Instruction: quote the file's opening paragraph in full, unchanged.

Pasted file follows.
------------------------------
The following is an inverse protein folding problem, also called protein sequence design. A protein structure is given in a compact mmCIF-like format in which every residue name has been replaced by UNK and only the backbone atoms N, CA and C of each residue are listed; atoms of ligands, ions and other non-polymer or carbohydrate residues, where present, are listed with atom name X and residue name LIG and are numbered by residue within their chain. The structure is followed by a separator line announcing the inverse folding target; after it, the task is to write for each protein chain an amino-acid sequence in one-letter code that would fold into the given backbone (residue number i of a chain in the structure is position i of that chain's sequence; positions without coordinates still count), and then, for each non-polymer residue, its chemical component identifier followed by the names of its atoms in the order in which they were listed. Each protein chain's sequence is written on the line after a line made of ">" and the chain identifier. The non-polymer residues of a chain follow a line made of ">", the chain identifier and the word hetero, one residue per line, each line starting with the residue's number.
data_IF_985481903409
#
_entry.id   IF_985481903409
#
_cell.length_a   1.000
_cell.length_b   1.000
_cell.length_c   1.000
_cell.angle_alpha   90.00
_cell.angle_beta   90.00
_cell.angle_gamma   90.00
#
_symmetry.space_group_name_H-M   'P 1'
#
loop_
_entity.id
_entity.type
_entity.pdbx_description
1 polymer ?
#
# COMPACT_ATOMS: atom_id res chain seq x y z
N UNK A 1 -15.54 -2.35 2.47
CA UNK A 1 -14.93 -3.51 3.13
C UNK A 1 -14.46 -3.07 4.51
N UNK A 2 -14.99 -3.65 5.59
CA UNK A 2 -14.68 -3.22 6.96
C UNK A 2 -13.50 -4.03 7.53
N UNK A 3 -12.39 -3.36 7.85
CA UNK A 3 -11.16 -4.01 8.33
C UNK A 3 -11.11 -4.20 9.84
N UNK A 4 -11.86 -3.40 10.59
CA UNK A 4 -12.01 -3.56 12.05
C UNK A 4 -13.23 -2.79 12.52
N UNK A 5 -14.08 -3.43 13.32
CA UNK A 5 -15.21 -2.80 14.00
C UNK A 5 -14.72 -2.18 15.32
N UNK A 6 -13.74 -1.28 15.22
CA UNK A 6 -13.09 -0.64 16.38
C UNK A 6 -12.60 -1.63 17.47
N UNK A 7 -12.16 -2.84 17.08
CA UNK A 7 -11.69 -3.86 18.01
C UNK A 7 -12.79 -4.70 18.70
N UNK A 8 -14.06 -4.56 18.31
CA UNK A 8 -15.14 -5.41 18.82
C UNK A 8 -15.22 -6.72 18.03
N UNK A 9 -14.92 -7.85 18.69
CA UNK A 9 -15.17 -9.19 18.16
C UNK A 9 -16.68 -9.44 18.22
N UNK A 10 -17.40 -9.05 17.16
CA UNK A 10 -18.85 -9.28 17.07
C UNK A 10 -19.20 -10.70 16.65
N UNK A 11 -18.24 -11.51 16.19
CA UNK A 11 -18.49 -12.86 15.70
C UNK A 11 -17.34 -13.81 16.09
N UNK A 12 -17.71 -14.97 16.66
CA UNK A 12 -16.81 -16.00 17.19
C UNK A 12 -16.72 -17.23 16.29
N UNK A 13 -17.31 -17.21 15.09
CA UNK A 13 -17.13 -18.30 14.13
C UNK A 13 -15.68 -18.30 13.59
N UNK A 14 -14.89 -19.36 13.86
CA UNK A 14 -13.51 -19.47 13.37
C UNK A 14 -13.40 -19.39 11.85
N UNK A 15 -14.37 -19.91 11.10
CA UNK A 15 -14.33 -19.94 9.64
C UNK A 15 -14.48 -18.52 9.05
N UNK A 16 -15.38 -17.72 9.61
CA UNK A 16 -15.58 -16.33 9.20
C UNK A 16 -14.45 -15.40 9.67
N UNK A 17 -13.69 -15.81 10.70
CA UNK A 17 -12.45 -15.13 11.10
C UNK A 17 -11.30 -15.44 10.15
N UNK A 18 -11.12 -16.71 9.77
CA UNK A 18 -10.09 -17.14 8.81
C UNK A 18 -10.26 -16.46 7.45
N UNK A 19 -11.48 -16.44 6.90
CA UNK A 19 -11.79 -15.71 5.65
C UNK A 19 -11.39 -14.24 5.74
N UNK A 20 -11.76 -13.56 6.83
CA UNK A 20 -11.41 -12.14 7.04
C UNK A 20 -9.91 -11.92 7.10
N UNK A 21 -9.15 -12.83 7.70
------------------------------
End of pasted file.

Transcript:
The following is an inverse protein folding problem, also called protein sequence design. A protein structure is given in a compact mmCIF-like format in which every residue name has been replaced by UNK and only the backbone atoms N, CA and C of each residue are listed; atoms of ligands, ions and other non-polymer or carbohydrate residues, where present, are listed with atom name X and residue name LIG and are numbered by residue within their chain. The structure is followed by a separator line announcing the inverse folding target; after it, the task is to write for each protein chain an amino-acid sequence in one-letter code that would fold into the given backbone (residue number i of a chain in the structure is position i of that chain's sequence; positions without coordinates still count), and then, for each non-polymer residue, its chemical component identifier followed by the names of its atoms in the order in which they were listed. Each protein chain's sequence is written on the line after a line made of ">" and the chain identifier. The non-polymer residues of a chain follow a line made of ">", the chain identifier and the word hetero, one residue per line, each line starting with the residue's number.